Not stopping there, Thomas Cook have also implemented the roll out of several concept stores where VR and multi-sensory elements such as sound and scent, take centre stage. This innovative use of technology is now a vital part of the brand’s strategy for the future.



One of the most exciting technology innovations that are poised to take the leisure industry by storm is the use of AR (augmented reality). According to the rumour mill, and the U.S patent office, major theme parks such as Universal Studios and Disney are currently working on bringing an array of exciting augmented reality features into their parks.

The full plans and designs are top secret for now, but we can’t wait! But it’s not just the theme parks getting in on the augmented reality game! AR can and has been tested and implemented throughout many different levels of the leisure sector.

Furthering Thomas Cook’s virtual reality brochures, tourist information and travel agencies such as St. Petersburg/Clearwater, Florida have started to harness the power of augmented reality to enhance a customer’s booking experience.

The ‘Two Treasure’s 3D Tour” enabled customers to enter a completely interactive, 3D virtual tour of the area and hold all the key information in their hands when their promotional leaflet was viewed through their webcam. This technology could easily become a valuable staple of the leisure industry’s advertising and marketing arsenal; allowing guests to tour their hotel, their rooms and even preview attractions before they book.


Beyond just booking, augmented reality is also being creatively utilised by attractions such as Canterbury Museum in New Zealand. Thanks to their “digital binocular station” AR can inspire visitors and bring exhibits to life.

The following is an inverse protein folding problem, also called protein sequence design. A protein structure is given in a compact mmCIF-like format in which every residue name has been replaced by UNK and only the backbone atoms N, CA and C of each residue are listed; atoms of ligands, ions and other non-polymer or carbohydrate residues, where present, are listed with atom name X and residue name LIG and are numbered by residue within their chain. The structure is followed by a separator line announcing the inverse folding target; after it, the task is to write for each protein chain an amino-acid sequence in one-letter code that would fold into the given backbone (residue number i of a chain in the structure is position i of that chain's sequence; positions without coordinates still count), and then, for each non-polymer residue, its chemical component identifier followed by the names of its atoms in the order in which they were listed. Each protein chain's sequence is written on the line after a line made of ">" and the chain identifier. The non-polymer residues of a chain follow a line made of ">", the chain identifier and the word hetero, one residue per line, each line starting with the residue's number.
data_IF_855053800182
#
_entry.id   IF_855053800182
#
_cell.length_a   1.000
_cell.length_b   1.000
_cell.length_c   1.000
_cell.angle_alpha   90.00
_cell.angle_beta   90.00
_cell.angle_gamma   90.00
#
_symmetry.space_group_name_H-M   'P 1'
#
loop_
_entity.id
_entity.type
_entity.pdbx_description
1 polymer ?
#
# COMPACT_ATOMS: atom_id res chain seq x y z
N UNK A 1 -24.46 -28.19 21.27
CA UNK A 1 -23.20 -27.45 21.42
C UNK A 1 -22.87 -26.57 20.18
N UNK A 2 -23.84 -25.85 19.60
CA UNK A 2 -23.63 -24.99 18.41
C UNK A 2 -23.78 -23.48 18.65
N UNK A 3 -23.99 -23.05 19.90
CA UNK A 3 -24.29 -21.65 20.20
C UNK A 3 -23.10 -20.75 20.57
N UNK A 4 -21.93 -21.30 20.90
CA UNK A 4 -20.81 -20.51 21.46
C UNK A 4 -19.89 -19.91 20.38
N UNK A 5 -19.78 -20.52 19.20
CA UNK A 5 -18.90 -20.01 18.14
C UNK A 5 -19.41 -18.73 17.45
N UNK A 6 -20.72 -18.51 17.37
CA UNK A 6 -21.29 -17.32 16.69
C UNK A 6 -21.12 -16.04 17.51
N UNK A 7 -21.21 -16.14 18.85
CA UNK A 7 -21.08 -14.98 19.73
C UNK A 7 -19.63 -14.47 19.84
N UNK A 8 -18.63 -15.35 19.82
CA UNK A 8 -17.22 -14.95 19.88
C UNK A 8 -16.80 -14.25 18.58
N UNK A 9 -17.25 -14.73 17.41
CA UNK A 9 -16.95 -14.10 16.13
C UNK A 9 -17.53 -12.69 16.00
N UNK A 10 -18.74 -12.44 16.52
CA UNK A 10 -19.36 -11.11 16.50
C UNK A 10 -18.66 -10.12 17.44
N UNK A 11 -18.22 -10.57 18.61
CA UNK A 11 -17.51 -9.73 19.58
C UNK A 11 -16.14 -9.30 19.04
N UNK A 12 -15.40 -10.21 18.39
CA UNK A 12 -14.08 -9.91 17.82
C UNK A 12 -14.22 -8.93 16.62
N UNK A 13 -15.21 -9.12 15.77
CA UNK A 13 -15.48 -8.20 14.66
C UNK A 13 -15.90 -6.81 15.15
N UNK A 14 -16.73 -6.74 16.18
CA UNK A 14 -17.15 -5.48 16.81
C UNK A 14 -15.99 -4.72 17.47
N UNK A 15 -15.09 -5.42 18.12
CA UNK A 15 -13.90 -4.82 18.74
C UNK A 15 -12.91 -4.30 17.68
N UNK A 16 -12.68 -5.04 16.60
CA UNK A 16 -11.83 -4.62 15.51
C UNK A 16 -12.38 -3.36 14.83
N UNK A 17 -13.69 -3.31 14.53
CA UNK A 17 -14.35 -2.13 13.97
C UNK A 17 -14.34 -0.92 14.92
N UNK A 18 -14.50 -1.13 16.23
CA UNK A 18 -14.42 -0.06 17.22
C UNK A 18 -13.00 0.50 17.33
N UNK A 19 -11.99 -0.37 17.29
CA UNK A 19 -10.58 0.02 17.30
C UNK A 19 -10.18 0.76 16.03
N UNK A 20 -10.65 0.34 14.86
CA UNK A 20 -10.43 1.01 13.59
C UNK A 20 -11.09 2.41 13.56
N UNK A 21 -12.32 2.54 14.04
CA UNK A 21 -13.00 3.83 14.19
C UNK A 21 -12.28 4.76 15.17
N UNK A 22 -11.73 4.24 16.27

Canterbury Museum has managed to evolve a traditionally static environment into a dynamic learning experience as guests are invited to view 3D characters interact with the artefacts, and other educational content. All that’s missing is Ben Stiller and a capuchin monkey and it could be “Night at the Museum” in real life!


Augmented reality is also being utilised to dramatically improve user experience in many other sectors out of the leisure and entertainment industry such as Gatwick Airport’s new indoor navigation system. The first of its kind ever to be launched, the live navigation app aids travellers to navigate to various destinations within the airport via the 2000 beacons installed within the complex.

Simply select your chosen destination, whether that’s your flight gate or the nearest coffee shop, and follow the AR line that appears on your phone’s live view. Such a simple solution for today’s tech-savvy travellers.


The driving force behind many leisure industry innovations is the need to give its customers something that they cannot experience at home. As a generation of digital natives who have come to expect a lot more from their leisure time begin to show their buying power, brands risk being left behind if they’re not open to pushing their technological boundaries.

Which is why it’s fantastic to see so many brands fully embracing the future, their creativity and heavily investing into providing incredible and seamless experiences for their guests.

I’m personally most excited to see what augmented reality can bring to the leisure landscape in the future. Its applications seem to be endless. Imagine a leisure experience where digital and physical elements seamlessly combine; from an enhanced booking experience to live wayfinder navigation and instant translation?

Last but not least is AR’s potential entertainment and educational value. Interactive treasure hunts, enhanced attractions, and countless creative photo and video opportunities perfect for sharing. Multi sensory, blended experiences and social sharing are becoming increasingly important to consumers who are expecting more interconnectivity from their leisure time.

It’s an exciting time to be involved in the leisure industry and we can’t wait to get stuck into these creative uses of tech and to see what else is just round the corner.